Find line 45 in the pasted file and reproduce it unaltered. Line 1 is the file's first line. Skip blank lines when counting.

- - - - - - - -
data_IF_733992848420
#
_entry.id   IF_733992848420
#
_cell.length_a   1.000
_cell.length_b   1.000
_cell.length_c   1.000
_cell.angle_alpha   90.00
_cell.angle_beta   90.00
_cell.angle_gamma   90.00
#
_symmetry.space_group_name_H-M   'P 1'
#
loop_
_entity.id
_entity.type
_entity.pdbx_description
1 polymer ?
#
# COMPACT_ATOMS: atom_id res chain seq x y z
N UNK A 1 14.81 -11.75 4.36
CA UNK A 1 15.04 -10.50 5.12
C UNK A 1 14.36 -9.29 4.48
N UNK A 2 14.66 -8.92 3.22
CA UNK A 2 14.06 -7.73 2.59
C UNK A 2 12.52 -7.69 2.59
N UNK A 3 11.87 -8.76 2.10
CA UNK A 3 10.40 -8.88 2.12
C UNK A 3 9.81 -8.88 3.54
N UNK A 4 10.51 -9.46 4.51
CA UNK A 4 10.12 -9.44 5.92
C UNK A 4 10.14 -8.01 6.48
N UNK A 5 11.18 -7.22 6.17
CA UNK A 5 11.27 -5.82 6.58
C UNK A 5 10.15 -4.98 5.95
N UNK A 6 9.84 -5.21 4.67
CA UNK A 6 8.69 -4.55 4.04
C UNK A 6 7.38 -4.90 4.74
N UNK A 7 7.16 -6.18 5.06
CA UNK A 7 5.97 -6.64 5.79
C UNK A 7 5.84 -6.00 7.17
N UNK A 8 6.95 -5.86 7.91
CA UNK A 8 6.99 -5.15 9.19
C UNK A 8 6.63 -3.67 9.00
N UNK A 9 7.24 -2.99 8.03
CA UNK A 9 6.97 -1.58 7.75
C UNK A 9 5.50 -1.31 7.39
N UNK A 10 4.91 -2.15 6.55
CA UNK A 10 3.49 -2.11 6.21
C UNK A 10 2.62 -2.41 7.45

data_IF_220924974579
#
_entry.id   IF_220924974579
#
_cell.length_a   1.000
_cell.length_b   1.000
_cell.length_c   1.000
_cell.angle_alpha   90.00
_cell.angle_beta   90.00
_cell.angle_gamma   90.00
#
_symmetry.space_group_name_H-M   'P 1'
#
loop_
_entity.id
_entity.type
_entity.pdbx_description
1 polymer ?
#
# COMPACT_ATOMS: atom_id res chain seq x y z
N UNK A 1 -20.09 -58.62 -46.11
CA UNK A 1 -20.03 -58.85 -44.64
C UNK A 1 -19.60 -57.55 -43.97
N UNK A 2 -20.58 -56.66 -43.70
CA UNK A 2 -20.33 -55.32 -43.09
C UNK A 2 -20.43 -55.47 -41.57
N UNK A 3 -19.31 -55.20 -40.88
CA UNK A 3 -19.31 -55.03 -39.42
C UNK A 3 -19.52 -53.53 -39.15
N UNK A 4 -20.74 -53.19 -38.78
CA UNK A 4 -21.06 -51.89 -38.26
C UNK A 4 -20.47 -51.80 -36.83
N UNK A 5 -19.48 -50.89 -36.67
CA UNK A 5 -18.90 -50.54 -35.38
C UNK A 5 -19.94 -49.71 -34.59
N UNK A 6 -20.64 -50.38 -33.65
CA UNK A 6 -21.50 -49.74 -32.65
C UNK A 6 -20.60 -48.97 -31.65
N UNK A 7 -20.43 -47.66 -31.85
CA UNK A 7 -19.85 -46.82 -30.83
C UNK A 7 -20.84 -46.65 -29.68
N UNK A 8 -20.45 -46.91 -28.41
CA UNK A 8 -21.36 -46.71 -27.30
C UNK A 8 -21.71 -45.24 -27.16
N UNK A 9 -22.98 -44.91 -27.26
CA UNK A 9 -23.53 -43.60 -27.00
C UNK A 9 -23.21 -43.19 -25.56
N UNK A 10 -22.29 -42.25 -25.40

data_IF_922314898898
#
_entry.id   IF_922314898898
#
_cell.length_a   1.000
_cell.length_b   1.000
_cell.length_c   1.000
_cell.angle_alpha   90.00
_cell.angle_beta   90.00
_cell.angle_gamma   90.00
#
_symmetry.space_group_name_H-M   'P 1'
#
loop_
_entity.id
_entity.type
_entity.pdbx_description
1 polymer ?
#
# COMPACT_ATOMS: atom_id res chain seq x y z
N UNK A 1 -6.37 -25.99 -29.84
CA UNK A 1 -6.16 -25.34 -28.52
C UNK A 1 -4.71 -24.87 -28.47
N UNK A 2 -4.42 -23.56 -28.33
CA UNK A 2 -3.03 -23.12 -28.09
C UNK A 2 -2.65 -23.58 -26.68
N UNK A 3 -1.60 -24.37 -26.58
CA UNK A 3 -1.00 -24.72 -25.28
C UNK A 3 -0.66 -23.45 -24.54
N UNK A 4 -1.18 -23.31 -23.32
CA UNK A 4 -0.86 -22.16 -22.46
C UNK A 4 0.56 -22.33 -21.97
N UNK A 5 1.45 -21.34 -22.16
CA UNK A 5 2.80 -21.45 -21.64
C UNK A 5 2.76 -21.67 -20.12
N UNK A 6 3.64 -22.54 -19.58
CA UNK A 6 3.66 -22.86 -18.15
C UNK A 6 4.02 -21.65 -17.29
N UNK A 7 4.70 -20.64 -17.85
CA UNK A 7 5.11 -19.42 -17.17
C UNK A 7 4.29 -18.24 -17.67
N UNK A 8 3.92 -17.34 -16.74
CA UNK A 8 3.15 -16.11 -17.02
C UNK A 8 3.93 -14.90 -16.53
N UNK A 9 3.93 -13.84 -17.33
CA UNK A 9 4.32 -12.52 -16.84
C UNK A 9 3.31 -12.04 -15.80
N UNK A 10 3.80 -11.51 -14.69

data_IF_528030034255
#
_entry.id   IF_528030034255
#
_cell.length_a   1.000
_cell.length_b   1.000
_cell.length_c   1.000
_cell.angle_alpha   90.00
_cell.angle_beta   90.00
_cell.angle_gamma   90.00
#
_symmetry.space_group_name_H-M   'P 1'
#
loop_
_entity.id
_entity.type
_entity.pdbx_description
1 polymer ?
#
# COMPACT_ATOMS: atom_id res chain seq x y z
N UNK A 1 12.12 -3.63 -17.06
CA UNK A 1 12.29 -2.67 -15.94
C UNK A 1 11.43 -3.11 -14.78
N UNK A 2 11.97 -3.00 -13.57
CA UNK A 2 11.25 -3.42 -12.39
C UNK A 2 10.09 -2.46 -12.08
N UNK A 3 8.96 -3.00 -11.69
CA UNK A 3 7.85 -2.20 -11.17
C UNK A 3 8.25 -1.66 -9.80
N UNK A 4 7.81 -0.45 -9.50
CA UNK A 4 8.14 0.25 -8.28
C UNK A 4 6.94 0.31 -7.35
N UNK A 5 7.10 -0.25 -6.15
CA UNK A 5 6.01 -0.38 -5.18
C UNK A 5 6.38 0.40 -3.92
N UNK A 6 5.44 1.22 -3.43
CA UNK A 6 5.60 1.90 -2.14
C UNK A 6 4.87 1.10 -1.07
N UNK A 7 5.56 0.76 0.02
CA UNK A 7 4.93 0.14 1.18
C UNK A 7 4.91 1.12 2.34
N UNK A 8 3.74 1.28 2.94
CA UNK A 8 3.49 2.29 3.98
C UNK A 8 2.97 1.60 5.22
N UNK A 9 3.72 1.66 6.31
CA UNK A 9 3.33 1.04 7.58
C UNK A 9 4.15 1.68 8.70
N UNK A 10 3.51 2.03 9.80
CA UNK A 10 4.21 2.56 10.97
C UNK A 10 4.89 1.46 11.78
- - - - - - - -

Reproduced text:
N UNK A 9 7.24 -2.99 8.03